Redshirt-sophomore Chris Diaz and other members of the OSU men’s tennis team are congratulated by OSU Director of Athletics and Vice President Gene Smith after a match against Northwestern. OSU won, 4-3, to set the NCAA record for consecutive home wins with 185.Credit: Sam Harrington / Lantern photographerMore than a decade of dominance was culminated in history for the Ohio State men’s tennis team against Northwestern.The No. 2 Buckeyes (20-2, 5-0) defeated the No. 28 Wildcats, 4-3, Friday at the Varsity Tennis Center for their 185th consecutive home victory, the most by any team in NCAA history.The Stanford women’s tennis previously held the record, going undefeated in Palo Alto, Calif., from 1999-2011. The Buckeyes began their home dominance with a 5-2 win over Purdue April 5, 2003.“Obviously you’re happy for the guys in the room. They were able to come together and fight,” OSU coach Ty Tucker said. “For five or six straight matches all we do is talk about the streak.  People come out, there’s excitement around tennis because of the streak. Every time we have to rise up and win and we were able to do it. And it wasn’t easy.”The Wildcats (12-8, 1-3) did their best to come in and put an end to the streak and send the crowd — one that included OSU Director of Athletics and Vice President Gene Smith — home in disappointment.Doubles play began with the Buckeye duo of redshirt-junior Hunter Callahan and redshirt-freshman Ralf Steinbach breaking serve early and holding on to beat sophomore Mihir Kumar and freshman Konrad Zieba, 8-6.The Buckeyes’ No. 6-ranked team of senior Peter Kobelt and redshirt-junior Kevin Metka stayed on serve all match with senior Raleigh Smith and freshman Sam Shropshire. In the tiebreak though, Kobelt took over. He was responsible for five points en route to the 8-7 (7-2) victory, securing the doubles point and putting OSU just only three singles wins away from the record.The Wildcats came out strong in singles, earning three first set wins. Unfortunately for them, they needed one more.Metka was off first, breaking Kumar’s serve once each set and holding his own serve the whole match to win 6-3, 6-3.Mere minutes after Metka’s victory, Steinbach dominated his second set tiebreak to defeat junior Alex Pasareanu 6-3, 7-6 (7-3).With only one more win needed to go down in history, OSU turned again to Kobelt, the captain and lone senior on the squad.After cruising in the first set, Kobelt found himself tied at five with Smith in their second set. Sensing the match was within grasp, he finally got the break he needed and crossed the court with the chance to win on his serve.With recording devices of all kind in the air trying to capture the moment, Kobelt fired a huge serve that Smith barely returned over the net. When the ball just made it over, Kobelt smashed it into the corner for the winner and 6-1, 7-5 victory.Afterwards, Kobelt said he knew he had the opportunity to close things out.“Our coaches always tell us not to watch the scoreboard, but it’s a pretty nice and big scoreboard, so you end up catching yourself looking up at it,” Kobelt said. “There was a moment where I was like ‘It’s going to come down to me.’”Although the remaining matches had to be finished before the teams could head to the locker rooms, the crowd stayed the whole time to give the Buckeyes the ovation they deserved.“I’ll be thinking about it for the rest of my life,” Metka said. “We’ll be in the record books. It’s a really big accomplishment. I’m proud of everyone.”Despite having an indoor national championship in hand and now an NCAA record, Tucker still wants improvement from his team down the final stretch. Especially with No. 10 Illinois set to come to town Sunday.“There’s a lot of work left to do and we have to find a way,” Tucker said “A couple spots didn’t show up tonight, so we have to find a way to get that improved over the next 24 to 48 hours.”The Buckeyes are scheduled take on the Fighting Illini at 12 p.m. Sunday at the Varsity Tennis Center. read more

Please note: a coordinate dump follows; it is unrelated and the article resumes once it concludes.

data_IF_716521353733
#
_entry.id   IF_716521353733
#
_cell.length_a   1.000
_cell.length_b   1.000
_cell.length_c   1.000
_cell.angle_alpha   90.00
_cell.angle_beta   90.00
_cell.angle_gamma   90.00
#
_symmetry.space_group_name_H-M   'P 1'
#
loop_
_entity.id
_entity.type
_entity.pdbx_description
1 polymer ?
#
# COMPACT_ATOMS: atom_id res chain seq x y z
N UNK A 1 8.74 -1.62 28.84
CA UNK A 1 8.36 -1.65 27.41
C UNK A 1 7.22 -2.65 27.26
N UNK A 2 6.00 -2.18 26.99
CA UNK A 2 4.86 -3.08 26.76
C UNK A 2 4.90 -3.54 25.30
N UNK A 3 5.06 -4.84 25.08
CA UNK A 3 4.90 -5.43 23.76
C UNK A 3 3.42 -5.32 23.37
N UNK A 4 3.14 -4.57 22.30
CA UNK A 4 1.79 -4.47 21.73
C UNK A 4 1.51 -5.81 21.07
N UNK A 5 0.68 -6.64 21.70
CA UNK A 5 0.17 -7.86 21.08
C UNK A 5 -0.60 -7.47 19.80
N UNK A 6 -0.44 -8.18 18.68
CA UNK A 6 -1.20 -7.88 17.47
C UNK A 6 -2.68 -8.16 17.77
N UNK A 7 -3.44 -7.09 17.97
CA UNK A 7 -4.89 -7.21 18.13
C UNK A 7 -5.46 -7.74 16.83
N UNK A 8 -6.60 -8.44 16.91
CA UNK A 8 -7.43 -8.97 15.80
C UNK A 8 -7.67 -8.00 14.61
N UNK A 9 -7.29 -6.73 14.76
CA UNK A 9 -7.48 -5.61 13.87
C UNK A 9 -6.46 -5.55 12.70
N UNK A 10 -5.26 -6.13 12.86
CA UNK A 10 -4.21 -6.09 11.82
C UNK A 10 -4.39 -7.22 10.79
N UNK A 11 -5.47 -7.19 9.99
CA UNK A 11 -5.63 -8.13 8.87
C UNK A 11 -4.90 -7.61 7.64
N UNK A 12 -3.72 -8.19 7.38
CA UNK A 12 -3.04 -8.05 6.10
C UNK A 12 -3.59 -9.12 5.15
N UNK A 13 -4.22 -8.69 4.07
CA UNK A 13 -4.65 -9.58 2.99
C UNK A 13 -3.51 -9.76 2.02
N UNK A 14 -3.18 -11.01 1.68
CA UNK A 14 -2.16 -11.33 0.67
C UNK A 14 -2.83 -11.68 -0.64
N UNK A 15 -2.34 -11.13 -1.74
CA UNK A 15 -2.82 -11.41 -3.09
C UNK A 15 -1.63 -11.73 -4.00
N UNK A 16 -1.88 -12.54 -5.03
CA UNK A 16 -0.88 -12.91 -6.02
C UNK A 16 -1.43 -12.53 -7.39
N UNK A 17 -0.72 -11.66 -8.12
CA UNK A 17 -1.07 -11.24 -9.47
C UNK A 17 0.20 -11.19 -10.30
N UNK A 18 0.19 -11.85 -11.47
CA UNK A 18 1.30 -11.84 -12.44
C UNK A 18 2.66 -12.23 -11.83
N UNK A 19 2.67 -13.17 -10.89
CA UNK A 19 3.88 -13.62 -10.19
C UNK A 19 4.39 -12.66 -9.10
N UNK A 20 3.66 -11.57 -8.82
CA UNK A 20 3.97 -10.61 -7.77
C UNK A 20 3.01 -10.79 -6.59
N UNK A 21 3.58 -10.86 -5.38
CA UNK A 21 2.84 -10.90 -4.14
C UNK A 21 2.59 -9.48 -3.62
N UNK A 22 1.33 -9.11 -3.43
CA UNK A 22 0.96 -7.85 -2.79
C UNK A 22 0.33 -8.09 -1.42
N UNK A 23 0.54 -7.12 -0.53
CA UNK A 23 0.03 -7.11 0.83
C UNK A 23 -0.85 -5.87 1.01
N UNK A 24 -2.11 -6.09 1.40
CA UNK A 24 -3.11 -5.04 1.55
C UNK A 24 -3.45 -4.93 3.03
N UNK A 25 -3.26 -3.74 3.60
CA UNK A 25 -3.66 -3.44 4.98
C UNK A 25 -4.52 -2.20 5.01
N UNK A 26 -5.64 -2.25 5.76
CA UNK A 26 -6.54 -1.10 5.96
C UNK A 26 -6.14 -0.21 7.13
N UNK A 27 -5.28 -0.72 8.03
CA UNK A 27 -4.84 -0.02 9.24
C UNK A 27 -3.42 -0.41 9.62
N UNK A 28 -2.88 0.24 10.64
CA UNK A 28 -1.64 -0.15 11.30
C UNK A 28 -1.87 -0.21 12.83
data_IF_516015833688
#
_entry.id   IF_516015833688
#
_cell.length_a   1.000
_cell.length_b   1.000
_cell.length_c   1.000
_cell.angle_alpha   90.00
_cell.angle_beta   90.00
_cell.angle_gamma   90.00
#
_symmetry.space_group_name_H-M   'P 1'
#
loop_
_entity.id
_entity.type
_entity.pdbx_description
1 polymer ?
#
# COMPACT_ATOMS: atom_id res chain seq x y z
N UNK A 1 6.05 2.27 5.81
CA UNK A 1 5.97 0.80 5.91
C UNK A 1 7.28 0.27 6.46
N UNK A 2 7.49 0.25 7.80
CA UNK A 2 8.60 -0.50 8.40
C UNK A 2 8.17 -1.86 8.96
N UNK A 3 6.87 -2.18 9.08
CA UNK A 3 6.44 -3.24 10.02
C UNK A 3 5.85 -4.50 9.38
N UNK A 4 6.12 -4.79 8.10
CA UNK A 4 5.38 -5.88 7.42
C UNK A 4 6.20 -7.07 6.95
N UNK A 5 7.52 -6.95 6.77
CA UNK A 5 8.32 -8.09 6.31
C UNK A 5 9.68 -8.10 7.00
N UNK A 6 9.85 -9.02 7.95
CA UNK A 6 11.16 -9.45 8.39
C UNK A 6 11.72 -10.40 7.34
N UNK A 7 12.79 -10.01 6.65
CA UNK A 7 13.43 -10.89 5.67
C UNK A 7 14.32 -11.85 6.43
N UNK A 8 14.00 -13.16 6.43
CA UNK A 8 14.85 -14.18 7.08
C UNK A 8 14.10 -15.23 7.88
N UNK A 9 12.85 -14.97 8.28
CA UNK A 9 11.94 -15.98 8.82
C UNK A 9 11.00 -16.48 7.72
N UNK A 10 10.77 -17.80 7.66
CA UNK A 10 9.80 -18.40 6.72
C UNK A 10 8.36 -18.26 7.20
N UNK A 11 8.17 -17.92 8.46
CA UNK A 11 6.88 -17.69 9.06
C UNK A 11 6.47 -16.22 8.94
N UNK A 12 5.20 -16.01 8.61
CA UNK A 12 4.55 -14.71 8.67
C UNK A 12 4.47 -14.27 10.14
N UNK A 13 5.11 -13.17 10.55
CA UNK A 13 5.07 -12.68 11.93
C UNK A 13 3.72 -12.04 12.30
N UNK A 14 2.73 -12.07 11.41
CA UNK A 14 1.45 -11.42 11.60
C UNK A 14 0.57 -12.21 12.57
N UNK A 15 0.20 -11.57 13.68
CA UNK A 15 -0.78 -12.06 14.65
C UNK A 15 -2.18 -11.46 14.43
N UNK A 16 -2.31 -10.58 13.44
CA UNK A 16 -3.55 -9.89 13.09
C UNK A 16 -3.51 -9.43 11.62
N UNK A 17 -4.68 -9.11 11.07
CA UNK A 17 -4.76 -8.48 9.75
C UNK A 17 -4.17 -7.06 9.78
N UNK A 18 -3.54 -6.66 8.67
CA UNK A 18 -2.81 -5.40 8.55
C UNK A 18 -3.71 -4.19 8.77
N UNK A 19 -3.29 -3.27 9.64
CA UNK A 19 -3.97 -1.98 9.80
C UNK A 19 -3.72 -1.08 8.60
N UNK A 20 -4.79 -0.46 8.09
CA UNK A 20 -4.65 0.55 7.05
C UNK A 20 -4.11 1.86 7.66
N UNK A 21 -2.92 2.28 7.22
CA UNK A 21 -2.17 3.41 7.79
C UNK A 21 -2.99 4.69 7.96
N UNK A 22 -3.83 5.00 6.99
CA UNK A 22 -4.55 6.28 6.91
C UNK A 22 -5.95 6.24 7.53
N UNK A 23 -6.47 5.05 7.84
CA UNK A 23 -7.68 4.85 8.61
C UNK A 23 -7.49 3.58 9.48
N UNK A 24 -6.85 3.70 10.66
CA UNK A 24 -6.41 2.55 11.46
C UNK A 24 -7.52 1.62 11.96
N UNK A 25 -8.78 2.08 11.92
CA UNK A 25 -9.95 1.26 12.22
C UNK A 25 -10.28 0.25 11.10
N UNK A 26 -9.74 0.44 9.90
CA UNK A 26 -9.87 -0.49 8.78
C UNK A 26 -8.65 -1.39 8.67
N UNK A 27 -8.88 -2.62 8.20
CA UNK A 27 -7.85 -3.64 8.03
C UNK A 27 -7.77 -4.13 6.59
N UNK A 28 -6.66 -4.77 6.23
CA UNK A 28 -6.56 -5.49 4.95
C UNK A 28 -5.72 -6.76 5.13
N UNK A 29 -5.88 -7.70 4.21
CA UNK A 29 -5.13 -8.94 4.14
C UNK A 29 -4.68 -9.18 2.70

Redshirt-senior running back Jordan Hall (2) uses the referee as a blocker during a game against Florida A&M Sept. 21 at Ohio Stadium. OSU won, 76-0.Credit: Lantern file photoAfter being passed up in the 2014 NFL Draft and the subsequent free agent signing period, former Ohio State running back Jordan Hall, a Jeanette, Pa., native, has signed a deal to join fellow Buckeye and 2014 first-round pick Ryan Shazier with the Pittsburgh Steelers, according to the team’s website.The 5-foot-9-inch, 190-pound back, a high school teammate of former Buckeye quarterback Terrelle Pryor, spent five seasons at OSU, beginning in 2009.Hall rushed for just 409 yards in his first two seasons in Columbus, but nearly equaled that total in his junior campaign alone, when he rushed for 408 yards on 100 carries in 2011.Prior to his senior season – a season in which many predicted he would be a big factor for the Buckeyes in Urban Meyer’s offense – Hall suffered a foot injury that kept him out of the first couple of contests. Upon his return, he played in just 3 games before suffering a knee injury that ended his season.Hall was granted a medical redshirt for his multiple injuries in 2012, which allowed him to return to the Buckeyes for one last go-around in 2013.Hall made the most of his final season as he played in 13 games, rushed for a career-high 536 yards on 81 carries and scored eight of his 14 career rushing touchdowns for the Buckeyes.Also a kick returner for much of his five-year stint in Columbus, Hall finished his career ranked 12th all-time at OSU in all-purpose yards with 3,486 and third in all-time kickoff return yards with 1,308.The Steelers’ roster already boasts five running backs, including former Michigan State running back Le’Veon Bell, former Oregon back LeGarrette Blount and former Kent State running back and 2014 third-round pick, Dri Archer.According to the Steelers’ website, former Buckeyes Mike Adams, Will Allen, Bryant Browning and Cameron Heyward are with the team, as well as Shazier.It remains to be seen when Hall will actually put on a Steelers helmet, as the team is set to finish its organized team activities tomorrow until the start of training camp in July. read more